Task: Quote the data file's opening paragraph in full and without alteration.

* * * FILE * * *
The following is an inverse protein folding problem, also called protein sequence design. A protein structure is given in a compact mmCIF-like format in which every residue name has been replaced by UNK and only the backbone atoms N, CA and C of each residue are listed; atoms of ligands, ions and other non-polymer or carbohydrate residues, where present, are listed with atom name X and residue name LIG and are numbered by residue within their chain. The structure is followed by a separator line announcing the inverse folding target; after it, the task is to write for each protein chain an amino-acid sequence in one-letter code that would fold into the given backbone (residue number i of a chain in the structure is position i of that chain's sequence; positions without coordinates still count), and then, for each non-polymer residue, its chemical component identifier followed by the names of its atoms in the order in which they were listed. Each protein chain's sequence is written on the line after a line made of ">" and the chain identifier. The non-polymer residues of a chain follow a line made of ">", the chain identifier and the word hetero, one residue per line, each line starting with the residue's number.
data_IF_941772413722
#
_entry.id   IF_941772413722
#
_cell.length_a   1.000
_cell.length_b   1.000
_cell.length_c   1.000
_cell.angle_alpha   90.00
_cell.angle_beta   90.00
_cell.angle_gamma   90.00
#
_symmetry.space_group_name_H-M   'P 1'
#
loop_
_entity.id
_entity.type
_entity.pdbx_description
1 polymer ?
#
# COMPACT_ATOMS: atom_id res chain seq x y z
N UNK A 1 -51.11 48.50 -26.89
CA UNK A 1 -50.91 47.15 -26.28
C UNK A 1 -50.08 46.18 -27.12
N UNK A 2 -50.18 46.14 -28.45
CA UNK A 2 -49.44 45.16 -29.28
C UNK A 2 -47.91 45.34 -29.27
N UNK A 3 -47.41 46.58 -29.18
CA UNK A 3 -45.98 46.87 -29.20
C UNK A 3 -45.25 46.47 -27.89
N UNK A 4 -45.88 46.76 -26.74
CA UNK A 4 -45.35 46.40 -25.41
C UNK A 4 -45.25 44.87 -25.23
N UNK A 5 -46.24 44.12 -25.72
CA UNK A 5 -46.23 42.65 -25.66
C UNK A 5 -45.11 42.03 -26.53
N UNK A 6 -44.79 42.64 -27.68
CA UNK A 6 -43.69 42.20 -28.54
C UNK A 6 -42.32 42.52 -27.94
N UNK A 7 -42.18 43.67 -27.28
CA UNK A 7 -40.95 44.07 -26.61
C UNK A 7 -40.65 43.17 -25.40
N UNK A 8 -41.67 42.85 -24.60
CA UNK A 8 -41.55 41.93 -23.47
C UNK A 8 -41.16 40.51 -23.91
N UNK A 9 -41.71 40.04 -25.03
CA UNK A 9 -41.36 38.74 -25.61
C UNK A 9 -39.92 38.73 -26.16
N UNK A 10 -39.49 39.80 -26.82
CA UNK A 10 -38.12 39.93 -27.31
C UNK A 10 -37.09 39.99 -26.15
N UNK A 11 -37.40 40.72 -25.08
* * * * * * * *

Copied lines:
The following is an inverse protein folding problem, also called protein sequence design. A protein structure is given in a compact mmCIF-like format in which every residue name has been replaced by UNK and only the backbone atoms N, CA and C of each residue are listed; atoms of ligands, ions and other non-polymer or carbohydrate residues, where present, are listed with atom name X and residue name LIG and are numbered by residue within their chain. The structure is followed by a separator line announcing the inverse folding target; after it, the task is to write for each protein chain an amino-acid sequence in one-letter code that would fold into the given backbone (residue number i of a chain in the structure is position i of that chain's sequence; positions without coordinates still count), and then, for each non-polymer residue, its chemical component identifier followed by the names of its atoms in the order in which they were listed. Each protein chain's sequence is written on the line after a line made of ">" and the chain identifier. The non-polymer residues of a chain follow a line made of ">", the chain identifier and the word hetero, one residue per line, each line starting with the residue's number.